Public lecture: Maluku, its socio-cultural context as an archipelago community


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Presenter:  Professor Dr Aholiab Watloly, S.Pak. M.Hum. Faculty of Social and Political Sciences, Pattimura University, Ambon, Indonesia

Date: Oct 10, 2019

Time: 1:00pm to 2:00pm

Contact person:  Dr Vannessa Hearman
T: 08 8946 7044
E: vannessa.hearman@cdu.edu.au

Location:  Savanna Room, Yellow 1.2.48, Charles Darwin University (Casuarina Campus)

Abstract
Maluku is a region of Indonesia that represents an archipelago community, a maritime region surrounded by thousands of islands. The oceans and land form a whole and systemic unity of the cosmos, where the sea acts as a link. The sea shapes the ecology, history, economics, socio-cultural, and politics of the islands of Maluku. This natural bond between the islands characterize Maluku as a socio-geographic unit that is in synergy with one another, forming a unified system. It forms the perspective, way of life and ways of being or the mode of existence of each community among the islands.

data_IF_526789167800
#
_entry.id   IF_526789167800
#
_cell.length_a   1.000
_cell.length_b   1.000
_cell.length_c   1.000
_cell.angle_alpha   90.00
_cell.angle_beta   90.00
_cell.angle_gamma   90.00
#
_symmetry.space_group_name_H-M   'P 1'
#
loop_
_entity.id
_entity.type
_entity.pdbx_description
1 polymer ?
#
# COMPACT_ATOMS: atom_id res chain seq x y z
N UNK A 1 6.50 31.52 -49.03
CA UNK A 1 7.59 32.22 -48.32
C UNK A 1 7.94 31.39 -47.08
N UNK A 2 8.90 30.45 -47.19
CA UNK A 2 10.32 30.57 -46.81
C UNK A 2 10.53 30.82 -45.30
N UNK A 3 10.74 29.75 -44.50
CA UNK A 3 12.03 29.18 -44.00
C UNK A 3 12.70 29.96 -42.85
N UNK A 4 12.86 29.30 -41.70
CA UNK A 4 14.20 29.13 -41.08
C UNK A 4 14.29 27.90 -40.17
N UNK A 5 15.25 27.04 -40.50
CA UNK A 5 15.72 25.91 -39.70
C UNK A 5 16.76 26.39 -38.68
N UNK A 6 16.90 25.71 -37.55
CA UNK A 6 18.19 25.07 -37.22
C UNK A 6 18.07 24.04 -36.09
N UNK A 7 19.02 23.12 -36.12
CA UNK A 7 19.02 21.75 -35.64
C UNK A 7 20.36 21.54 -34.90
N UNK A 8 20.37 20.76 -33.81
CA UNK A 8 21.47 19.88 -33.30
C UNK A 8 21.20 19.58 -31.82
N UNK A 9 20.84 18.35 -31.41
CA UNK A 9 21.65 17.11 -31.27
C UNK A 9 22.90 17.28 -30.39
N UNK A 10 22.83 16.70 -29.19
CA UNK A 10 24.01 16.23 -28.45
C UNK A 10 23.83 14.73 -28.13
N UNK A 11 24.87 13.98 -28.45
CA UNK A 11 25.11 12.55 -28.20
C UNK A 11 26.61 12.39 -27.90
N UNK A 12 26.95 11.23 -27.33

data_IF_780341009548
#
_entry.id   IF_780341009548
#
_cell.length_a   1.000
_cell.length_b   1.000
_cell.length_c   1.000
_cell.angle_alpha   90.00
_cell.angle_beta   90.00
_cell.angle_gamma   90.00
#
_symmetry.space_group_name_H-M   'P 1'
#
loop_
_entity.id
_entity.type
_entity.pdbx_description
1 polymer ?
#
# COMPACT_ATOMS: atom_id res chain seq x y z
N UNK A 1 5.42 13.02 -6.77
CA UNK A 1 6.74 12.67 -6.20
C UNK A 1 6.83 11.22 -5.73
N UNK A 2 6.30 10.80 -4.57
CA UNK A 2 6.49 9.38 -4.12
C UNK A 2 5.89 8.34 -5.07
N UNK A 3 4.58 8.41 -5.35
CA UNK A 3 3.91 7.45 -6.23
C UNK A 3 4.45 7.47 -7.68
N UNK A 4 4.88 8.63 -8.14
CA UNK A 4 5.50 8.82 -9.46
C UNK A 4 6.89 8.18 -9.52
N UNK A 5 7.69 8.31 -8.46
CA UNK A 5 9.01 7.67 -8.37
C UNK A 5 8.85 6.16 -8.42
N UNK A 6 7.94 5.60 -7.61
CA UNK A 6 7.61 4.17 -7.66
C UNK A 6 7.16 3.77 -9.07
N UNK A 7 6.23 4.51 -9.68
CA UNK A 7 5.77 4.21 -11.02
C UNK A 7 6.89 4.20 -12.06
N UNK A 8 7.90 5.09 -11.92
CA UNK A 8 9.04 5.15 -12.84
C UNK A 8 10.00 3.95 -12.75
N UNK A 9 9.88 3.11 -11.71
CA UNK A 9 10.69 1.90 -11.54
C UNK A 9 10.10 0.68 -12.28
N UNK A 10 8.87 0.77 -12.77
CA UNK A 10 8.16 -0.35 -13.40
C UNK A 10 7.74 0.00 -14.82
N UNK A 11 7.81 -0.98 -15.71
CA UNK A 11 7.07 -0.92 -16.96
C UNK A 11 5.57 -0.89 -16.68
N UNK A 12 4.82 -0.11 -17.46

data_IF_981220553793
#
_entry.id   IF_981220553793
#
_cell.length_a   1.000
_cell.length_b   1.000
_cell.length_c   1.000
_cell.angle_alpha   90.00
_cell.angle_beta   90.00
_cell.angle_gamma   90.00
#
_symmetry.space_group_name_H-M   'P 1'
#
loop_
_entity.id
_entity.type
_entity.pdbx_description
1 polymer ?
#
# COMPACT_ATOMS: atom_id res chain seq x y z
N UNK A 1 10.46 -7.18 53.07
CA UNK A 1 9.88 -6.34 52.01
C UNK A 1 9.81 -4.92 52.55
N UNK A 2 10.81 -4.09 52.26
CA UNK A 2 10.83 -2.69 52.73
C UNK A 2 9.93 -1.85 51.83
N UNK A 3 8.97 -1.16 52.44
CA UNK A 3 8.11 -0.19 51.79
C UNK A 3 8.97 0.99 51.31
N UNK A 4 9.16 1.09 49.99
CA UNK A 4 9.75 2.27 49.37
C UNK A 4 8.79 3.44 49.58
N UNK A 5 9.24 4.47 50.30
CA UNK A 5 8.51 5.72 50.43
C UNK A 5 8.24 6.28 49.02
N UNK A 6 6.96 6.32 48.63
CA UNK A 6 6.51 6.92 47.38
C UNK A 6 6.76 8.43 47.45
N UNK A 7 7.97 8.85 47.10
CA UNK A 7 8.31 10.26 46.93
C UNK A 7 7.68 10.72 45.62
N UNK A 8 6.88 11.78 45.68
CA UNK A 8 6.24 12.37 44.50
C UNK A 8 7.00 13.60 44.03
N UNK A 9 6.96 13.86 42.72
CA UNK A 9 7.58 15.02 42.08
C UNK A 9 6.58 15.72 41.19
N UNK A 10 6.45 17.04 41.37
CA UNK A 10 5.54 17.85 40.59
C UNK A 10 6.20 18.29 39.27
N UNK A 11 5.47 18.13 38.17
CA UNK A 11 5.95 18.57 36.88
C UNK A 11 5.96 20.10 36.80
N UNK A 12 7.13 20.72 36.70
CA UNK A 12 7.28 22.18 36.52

The dominance of the sea affects life on the land in terms of ecological diversity, community, culture, religion, family- and exchange system, history, development and other areas of life. The sea becomes a liaison space for the social and to build a mutually supporting, pattern of horizontal relations across the islands. The communities live, develop, and defend themselves as inhabitants of small islands on a social basis, founded on the uniqueness of the geography and the diversity of ecology. For that reason, Maluku is called the “Region of Thousand Islands”, and across the pluralistic and polyethnic community, exists a system of identity melding and crossing as reflected in the concept of “Orang Basudara/Family”. 

RSVP: Register through Eventbrite 

Organised by Indonesian Studies, College of Indigenous Futures, Arts and Society, Charles Darwin University

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